Here’s Hardin’s version, and an instrumental from Ryley’s latest album, Deafman Glance.

Tim Hardin – If I Were a Carpenter

Ryley Walker – Rocks On Rainbow

Georgie Fame, Nottingham Playhouse, March 24th, 2017

July 30th, 2018

Today’s archive review (no longer available online with the Nottingham Post, where it first appeared) is one of the handful I’ve done at the Playhouse, which is a great venue for music. I write about plays for the Post occasionally, but never at the Playhouse, as I’m one if its trustees. However, gigs are put on by outside promoters, so I feel free to write about them.

Georgie Fame, 73, is having a welcome resurgence. 6CD set ‘Survival’ provoked positive reassessments of his key 60s work. He was a Nottingham regular back then, playing the Dungeon, Beachcomber and elsewhere. Younger fans will have seen him play with Van Morrison in the late 80s. He still tours extensively. A visit to the Playhouse eighteen months ago proved so successful that he’s made a rapid return.

Accompanied by sons, James, on drums, and Tristan on guitar , Fame takes the stage in bright pink trousers, for which he apologises. ‘I feel like a poor imitation of Michael Portillo.’ He talks for ten minutes before opening with a fine rendition of Ray Charles’ ‘I Got A Woman.’ This is an evening of reminiscence as much as music, but all the talk is of music: his influences and the people he’s met along the way. For instance, why he was forced to break up the Blue Flames one day but his drummer had a job with a new band called the Jimi Hendrix Experience the next.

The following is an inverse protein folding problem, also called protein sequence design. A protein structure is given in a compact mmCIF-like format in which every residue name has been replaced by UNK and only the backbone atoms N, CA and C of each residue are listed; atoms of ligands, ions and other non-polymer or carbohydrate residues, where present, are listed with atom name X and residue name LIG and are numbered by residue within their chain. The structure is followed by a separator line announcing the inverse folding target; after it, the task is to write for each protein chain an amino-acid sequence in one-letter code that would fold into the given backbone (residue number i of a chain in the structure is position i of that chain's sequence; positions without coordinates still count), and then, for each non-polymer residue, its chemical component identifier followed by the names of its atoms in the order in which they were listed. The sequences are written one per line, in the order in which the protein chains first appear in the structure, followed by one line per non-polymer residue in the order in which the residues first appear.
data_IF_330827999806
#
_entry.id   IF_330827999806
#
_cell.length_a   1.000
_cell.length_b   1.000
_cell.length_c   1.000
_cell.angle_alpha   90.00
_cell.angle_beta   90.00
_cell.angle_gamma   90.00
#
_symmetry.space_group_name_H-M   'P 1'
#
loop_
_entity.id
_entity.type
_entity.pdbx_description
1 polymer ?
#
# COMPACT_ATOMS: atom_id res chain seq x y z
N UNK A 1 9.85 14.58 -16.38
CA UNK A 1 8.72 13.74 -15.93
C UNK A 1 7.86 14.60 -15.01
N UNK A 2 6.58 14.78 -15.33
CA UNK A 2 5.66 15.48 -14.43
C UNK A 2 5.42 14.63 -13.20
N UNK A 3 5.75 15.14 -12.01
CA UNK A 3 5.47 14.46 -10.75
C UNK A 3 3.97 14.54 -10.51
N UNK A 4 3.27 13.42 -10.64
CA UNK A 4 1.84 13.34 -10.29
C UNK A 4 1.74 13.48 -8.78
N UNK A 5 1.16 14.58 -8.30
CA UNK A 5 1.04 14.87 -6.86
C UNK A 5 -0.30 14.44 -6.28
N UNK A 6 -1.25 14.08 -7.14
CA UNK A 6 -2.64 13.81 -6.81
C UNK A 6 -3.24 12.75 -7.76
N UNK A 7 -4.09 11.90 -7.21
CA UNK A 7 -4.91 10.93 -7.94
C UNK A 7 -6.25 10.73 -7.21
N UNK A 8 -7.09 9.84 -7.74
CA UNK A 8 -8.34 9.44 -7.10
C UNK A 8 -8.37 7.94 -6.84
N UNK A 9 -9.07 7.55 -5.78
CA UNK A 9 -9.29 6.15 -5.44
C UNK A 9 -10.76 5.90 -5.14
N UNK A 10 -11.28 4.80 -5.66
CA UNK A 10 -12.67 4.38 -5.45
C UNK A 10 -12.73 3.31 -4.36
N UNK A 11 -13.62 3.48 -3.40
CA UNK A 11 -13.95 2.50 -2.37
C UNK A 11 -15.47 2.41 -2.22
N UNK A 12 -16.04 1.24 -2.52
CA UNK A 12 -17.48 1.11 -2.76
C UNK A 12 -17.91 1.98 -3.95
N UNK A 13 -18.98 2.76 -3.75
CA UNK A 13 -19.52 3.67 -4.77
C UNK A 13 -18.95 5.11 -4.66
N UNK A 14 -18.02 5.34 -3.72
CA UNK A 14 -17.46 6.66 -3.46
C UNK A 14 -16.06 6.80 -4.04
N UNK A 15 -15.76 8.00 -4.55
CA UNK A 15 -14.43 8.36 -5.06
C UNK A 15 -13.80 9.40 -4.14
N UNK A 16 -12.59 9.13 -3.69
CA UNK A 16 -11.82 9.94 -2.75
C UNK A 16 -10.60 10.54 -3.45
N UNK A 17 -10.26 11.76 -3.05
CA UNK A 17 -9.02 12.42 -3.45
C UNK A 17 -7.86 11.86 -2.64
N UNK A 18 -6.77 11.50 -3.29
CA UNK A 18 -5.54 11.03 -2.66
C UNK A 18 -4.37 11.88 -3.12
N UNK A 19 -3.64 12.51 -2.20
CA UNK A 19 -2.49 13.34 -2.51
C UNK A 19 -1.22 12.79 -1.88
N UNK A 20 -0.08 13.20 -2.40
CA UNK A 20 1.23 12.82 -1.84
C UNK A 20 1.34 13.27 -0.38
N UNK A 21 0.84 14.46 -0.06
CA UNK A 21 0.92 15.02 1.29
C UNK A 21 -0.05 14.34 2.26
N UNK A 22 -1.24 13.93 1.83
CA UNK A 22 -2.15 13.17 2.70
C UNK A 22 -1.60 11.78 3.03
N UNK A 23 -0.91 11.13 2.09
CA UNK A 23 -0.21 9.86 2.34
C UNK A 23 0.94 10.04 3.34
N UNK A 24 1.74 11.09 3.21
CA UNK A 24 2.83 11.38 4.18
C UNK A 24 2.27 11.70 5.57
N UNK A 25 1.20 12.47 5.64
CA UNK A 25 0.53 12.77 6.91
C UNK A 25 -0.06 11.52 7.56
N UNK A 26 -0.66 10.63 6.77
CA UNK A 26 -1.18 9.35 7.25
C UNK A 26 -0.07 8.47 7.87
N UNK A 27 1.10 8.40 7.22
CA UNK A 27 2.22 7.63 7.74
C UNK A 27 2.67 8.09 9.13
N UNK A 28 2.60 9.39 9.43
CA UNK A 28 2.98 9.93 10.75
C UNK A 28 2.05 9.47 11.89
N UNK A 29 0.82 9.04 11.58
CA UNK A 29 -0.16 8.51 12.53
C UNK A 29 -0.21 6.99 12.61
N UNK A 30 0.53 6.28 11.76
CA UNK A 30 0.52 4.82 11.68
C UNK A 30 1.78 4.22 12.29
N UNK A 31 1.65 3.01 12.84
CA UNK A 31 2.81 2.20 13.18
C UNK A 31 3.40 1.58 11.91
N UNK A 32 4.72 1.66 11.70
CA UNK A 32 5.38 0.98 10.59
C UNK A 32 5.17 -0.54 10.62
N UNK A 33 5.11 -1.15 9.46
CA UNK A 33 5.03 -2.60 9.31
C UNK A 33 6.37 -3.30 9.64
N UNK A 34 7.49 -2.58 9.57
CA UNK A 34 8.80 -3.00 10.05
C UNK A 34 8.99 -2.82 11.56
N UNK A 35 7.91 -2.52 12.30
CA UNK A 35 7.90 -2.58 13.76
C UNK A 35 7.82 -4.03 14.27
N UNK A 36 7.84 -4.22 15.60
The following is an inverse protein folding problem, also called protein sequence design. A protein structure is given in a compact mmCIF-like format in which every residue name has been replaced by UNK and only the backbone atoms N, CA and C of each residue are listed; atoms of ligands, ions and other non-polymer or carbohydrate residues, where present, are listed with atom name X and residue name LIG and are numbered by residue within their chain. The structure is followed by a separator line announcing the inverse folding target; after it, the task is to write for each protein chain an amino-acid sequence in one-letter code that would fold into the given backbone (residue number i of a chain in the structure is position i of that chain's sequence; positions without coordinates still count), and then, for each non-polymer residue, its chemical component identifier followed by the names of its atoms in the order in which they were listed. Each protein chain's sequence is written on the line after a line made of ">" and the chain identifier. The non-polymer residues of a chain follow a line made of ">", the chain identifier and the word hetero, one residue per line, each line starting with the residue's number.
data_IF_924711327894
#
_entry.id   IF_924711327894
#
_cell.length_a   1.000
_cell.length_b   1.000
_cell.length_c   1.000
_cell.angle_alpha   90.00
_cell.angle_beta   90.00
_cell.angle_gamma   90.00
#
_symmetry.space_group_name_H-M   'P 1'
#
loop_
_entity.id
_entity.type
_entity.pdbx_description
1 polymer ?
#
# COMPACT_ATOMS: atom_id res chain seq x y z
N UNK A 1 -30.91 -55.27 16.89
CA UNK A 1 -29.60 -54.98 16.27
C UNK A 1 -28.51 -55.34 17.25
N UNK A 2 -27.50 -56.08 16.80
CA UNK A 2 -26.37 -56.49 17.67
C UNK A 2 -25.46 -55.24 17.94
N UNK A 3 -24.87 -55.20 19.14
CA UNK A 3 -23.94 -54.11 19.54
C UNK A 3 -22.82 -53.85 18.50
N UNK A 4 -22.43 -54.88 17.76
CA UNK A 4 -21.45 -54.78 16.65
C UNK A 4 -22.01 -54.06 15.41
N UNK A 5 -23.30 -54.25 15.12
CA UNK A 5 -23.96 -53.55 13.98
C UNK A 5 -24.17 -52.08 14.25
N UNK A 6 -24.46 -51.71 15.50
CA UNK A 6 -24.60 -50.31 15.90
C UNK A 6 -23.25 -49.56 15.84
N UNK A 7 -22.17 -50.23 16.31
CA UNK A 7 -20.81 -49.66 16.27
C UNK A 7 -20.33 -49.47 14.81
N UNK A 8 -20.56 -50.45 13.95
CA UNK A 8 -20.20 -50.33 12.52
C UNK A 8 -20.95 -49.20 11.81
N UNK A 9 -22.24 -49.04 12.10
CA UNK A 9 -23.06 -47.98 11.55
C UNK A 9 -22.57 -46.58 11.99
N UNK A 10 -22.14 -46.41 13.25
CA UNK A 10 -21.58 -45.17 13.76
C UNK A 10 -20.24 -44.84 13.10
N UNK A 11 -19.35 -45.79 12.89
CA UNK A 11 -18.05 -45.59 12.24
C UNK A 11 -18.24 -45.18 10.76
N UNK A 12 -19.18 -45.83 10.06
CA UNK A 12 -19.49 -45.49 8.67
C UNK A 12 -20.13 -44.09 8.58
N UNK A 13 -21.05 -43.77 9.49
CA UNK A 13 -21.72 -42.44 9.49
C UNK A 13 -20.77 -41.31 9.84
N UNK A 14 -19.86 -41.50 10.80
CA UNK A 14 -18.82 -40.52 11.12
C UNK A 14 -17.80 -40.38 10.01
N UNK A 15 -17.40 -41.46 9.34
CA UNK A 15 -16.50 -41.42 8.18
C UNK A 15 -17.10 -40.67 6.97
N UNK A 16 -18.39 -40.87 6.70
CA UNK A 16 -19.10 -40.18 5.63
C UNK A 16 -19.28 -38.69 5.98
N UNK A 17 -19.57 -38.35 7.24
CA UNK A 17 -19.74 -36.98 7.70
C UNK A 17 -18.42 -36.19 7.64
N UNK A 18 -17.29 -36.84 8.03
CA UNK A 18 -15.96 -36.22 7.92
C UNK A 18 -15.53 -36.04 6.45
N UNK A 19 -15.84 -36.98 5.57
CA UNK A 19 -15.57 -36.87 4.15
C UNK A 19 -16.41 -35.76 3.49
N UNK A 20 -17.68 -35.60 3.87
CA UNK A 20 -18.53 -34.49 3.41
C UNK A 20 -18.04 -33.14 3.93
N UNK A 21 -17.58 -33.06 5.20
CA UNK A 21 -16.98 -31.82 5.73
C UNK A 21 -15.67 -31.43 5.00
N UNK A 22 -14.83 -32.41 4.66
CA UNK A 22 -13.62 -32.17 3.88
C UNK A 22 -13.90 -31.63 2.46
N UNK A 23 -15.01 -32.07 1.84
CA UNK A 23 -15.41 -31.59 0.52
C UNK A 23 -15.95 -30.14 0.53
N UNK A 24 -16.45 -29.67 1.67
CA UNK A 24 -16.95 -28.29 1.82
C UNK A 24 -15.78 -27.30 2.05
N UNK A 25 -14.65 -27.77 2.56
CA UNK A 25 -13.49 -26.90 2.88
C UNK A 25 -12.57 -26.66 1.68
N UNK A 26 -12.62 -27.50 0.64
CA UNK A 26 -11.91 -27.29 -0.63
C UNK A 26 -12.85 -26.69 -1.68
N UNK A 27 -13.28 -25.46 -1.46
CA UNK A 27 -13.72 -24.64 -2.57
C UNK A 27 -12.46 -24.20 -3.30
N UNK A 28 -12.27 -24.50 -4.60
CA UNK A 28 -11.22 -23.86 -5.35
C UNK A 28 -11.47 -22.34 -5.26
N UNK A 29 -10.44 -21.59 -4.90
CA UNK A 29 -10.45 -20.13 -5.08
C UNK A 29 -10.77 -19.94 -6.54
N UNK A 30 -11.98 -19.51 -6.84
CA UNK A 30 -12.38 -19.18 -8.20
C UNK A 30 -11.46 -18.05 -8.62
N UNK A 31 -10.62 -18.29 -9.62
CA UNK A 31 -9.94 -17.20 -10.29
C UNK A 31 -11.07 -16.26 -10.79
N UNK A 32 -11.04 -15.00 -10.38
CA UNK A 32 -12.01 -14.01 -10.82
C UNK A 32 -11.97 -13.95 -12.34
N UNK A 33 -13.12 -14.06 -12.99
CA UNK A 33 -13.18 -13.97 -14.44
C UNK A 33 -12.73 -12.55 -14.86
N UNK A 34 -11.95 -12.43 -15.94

Fame, aka Clive Powell, got his silly name from Larry Parnes (as did his old mate, our own Vince Eager, who he’d caught up with the day before). There are good tales about those early days: touring with Eddie Cochran, eighteen months with Billy Fury and how he was added to a tour to fill seats for  a quartet of less popular artists: The Supremes, Smokey Robinson, Little Stevie Wonder and Martha and the Vandellas.

The stories are lovely and the music is better. Despite severe health problems a few years ago, he’s in fine voice. His playing, on a Hammond organ he bought in 1966, covered top to bottom with stickers, is as lively and distinctive as ever.

He plays his biggest hits: Yeah, Yeah; Get Away (‘I don’t call it a song, I call it a pension plan’) and The Ballad of Bonnie and Clyde. The biggest treats are more obscure: B side, like Don’t Send Me Flowers in the Graveyard and another number by Floyd Dixon; a Georgia In My Mind that incorporates half a dozen other southern classics; Goffin and King’s The Point of No Return: all terrific. He concludes two tremendous hours with a sublime take on Mose Allison’s Was. A packed house gives a standing ovation to a legend whose love of live music shines as brightly as it ever did.

Georgie Fame – Funny How Time Slips Away (1966)